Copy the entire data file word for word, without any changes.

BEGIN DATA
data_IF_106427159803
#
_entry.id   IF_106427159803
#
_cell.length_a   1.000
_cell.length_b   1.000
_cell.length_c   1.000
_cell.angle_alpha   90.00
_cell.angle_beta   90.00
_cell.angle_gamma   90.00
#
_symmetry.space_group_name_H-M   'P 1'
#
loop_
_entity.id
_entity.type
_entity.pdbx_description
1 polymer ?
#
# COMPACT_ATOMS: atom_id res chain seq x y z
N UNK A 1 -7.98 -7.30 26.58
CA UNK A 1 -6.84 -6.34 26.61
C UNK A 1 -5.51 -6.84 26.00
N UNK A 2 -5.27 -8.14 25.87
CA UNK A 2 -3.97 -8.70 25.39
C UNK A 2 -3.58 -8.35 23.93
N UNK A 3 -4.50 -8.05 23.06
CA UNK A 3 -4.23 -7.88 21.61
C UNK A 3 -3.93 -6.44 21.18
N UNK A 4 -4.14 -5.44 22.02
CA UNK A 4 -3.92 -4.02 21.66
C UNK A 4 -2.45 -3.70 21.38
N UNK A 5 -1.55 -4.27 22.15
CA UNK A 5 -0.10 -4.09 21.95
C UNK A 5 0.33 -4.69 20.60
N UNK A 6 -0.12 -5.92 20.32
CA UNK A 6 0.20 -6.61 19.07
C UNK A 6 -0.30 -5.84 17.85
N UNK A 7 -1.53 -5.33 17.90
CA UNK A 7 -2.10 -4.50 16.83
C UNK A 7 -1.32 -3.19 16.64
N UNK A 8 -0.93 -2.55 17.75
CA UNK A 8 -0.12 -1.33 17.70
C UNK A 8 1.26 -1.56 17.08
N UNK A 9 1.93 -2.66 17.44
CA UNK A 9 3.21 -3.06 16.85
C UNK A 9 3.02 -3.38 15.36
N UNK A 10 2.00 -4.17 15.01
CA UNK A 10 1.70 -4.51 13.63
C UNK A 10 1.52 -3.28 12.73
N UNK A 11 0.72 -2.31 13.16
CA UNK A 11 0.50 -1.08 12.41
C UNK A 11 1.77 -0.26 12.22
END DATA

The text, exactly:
data_IF_106427159803
#
_entry.id   IF_106427159803
#
_cell.length_a   1.000
_cell.length_b   1.000
_cell.length_c   1.000
_cell.angle_alpha   90.00
_cell.angle_beta   90.00
_cell.angle_gamma   90.00
#
_symmetry.space_group_name_H-M   'P 1'
#
loop_
_entity.id
_entity.type
_entity.pdbx_description
1 polymer ?
#
# COMPACT_ATOMS: atom_id res chain seq x y z
N UNK A 1 -7.98 -7.30 26.58
CA UNK A 1 -6.84 -6.34 26.61
C UNK A 1 -5.51 -6.84 26.00
N UNK A 2 -5.27 -8.14 25.87
CA UNK A 2 -3.97 -8.70 25.39
C UNK A 2 -3.58 -8.35 23.93
N UNK A 3 -4.50 -8.05 23.06
CA UNK A 3 -4.23 -7.88 21.61
C UNK A 3 -3.93 -6.44 21.18
N UNK A 4 -4.14 -5.44 22.02
CA UNK A 4 -3.92 -4.02 21.66
C UNK A 4 -2.45 -3.70 21.38
N UNK A 5 -1.55 -4.27 22.15
CA UNK A 5 -0.10 -4.09 21.95
C UNK A 5 0.33 -4.69 20.60
N UNK A 6 -0.12 -5.92 20.32
CA UNK A 6 0.20 -6.61 19.07
C UNK A 6 -0.30 -5.84 17.85
N UNK A 7 -1.53 -5.33 17.90
CA UNK A 7 -2.10 -4.50 16.83
C UNK A 7 -1.32 -3.19 16.64
N UNK A 8 -0.93 -2.55 17.75
CA UNK A 8 -0.12 -1.33 17.70
C UNK A 8 1.26 -1.56 17.08
N UNK A 9 1.93 -2.66 17.44
CA UNK A 9 3.21 -3.06 16.85
C UNK A 9 3.02 -3.38 15.36
N UNK A 10 2.00 -4.17 15.01
CA UNK A 10 1.70 -4.51 13.63
C UNK A 10 1.52 -3.28 12.73
N UNK A 11 0.72 -2.31 13.16
CA UNK A 11 0.50 -1.08 12.41
C UNK A 11 1.77 -0.26 12.22